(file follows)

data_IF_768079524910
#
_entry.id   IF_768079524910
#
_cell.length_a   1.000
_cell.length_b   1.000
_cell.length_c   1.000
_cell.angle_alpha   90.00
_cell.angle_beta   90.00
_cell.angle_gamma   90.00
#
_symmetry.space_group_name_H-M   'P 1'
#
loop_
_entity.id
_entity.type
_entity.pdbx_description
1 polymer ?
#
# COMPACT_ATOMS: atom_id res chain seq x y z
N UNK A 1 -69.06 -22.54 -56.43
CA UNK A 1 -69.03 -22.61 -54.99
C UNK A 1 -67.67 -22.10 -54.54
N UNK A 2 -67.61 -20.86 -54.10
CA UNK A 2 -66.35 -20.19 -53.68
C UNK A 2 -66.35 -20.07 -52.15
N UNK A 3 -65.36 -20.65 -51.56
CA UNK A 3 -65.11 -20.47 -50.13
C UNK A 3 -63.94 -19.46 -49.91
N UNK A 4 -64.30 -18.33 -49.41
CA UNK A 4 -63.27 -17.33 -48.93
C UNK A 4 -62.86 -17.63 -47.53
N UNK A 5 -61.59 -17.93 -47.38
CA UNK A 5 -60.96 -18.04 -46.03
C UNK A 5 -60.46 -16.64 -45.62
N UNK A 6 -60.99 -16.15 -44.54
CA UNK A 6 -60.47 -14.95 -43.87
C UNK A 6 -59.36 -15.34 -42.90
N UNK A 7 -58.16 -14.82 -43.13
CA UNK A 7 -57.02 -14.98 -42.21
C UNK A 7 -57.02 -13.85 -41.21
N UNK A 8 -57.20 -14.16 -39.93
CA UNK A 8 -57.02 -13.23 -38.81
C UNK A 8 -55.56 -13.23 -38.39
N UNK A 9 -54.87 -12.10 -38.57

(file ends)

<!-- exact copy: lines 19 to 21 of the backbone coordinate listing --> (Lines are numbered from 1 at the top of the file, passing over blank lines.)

#
# COMPACT_ATOMS: atom_id res chain seq x y z
N UNK A 1 -69.06 -22.54 -56.43